Super fan adores Les Miz
"Sally Frith from Gloucestershire is a massive fan of Les Miserables," reports BBC News. "In 25 years, she has notched up 957 visits to see the famous musical on stage and has possibly spent more than £50,000 ($79,000) in doing so. 'I think it is one of the greatest musicals ever written,' she said. 'I love the story, love the songs and everything about it, and I've got to know quite a few cast members over the years.' … The film [version] is now out on general release and will Ms. Frith be going to see it? 'Of course,' she says, excited about her planned trip to the cinema on Monday. 'I will have to look at it with a totally different mind-frame because it's going to be a film, not a stage version, but from what I've heard it's going to be absolutely mind-blowing.'"
A low-cost model
"While other 72-year-old Chinese men spend their days practising tai chi and playing mah-jong, Liu Qianping is enjoying a twilight career modelling clothes: women's clothes," says The Wall Street Journal. "At a fall fashion shoot, the 5-foot-8 former rice farmer from central Hunan vamped for the camera in lacy green tights and white-fur-lined pink dresses. Online and on TV, he has become a meme, with his image circulated by millions on Chinese media sites and talk shows. He owes his star turn to his granddaughter, Lu Ting, a clothier who struggled for months to find a model who could boost her online store without breaking the bank. 'He's just so slender,' Ms. Lu says of her 110-pound grandfather."
Gorilla on a high wire
"Zoo staff say that a tightrope-walking gorilla's attempts to impress the ladies appear to have paid off," reports Orange Co. U.K. "Kidogo has been accepted as a mate by both of the females in his enclosure since his high-wire display at Germany's Krefeld Zoo. One keeper said: 'They can't seem to get enough of his company – his high-wire jinks really do the trick.' " Zoo spokeswoman Petra Schwinn said: "We have observed he really seems to prefer walking upright like a human; we think he might be copying the visitors. And because he wants to show who's boss, he's showing that he can do it better than we can – by walking on a high wire." The tightrope had been intended for Kidogo to hang from, but keepers were amazed when he climbed up and began walking on it instead.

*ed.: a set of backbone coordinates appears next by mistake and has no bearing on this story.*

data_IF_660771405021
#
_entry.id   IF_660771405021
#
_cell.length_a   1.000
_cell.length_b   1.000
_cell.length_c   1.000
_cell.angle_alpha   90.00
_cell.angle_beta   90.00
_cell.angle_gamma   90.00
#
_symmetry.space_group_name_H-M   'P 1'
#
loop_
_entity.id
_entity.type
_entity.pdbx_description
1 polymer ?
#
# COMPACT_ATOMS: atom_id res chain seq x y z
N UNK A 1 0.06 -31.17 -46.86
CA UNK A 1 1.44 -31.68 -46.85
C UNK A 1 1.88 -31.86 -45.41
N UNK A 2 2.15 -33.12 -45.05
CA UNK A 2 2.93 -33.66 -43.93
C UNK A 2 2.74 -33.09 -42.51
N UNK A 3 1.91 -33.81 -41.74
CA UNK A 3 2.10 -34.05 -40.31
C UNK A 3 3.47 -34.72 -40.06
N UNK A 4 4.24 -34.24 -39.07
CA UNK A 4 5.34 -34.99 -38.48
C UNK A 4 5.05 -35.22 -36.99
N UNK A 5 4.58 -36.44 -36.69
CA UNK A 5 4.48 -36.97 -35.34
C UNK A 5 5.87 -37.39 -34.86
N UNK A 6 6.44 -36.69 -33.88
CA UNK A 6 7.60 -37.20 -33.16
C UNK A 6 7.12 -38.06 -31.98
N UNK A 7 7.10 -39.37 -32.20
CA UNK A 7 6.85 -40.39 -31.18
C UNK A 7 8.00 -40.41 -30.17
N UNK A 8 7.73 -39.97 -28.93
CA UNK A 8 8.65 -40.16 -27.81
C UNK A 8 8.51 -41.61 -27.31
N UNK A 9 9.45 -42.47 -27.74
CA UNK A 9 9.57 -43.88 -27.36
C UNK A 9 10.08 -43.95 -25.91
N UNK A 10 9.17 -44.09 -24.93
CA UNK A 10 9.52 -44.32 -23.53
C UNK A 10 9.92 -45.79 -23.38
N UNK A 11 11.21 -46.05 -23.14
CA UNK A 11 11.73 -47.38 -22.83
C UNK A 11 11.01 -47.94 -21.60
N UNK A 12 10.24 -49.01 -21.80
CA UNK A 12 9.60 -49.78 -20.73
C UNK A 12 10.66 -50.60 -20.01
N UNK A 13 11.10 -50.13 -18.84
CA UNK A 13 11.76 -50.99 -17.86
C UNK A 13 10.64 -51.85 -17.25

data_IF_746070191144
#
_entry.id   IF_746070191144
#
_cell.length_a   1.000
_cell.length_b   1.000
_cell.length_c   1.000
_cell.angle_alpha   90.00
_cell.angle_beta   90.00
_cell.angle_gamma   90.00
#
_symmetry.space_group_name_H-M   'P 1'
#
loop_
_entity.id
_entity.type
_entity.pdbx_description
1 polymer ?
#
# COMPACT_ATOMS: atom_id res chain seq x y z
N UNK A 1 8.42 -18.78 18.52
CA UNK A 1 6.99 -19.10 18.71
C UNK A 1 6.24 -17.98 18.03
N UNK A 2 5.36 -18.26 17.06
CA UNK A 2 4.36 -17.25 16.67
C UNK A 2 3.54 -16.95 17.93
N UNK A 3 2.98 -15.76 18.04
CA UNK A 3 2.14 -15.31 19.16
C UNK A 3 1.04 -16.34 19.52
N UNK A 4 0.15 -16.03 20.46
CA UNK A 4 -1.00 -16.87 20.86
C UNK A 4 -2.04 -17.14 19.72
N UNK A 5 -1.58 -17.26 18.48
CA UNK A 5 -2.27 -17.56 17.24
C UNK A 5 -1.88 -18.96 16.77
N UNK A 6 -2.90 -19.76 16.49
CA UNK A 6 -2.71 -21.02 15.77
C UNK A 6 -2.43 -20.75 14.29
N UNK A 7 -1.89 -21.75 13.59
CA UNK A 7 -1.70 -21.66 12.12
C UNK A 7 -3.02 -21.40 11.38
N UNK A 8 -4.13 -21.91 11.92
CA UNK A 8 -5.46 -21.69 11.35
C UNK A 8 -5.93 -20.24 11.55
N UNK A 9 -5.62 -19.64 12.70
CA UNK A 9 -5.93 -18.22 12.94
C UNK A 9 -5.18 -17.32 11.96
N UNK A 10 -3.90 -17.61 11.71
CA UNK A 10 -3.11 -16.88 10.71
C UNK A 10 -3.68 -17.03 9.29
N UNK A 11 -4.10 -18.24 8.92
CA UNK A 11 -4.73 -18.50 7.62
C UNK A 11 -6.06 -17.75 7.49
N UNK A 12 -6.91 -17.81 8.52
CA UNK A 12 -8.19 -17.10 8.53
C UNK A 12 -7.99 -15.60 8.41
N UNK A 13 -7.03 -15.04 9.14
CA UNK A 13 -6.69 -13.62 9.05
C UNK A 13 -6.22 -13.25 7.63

A sheepdog for penguins
"In 2005, the Little Penguin population of Australia's Middle Island dropped to fewer than 10 birds," writes Laura Moss of Mother Nature's Network. "When volunteers began keeping records in the 1990s, more than 700 penguins lived there. … At low tide, the small rocky island, which is situated just a few hundred feet from the mainland, is easily accessible by tramping tourists and hungry predators – namely the European red fox, an introduced species." Then an environmental science student who worked part-time on a free-range egg farm suggested placing Maremma sheepdogs – the same animals his employer used to protect chickens – on Middle Island. "Maremmas have been used in Italy to protect sheep from predators and thieves for centuries. Unlike herding breeds that nip and chase flocks, these dogs bond with the animals they protect and integrate with the herd, making them ideal guardians." The Warrambool city council agreed to a four-week trial in 2005 to test the idea. It was successful and penguin numbers are currently back in the hundreds.
THOUGHT DU JOUR
"Knowledge is a comfortable and necessary retreat and shelter for us in advanced age, and if we do not plant it while young, it will give us no shade when we grow old."
English statesman (1694-1773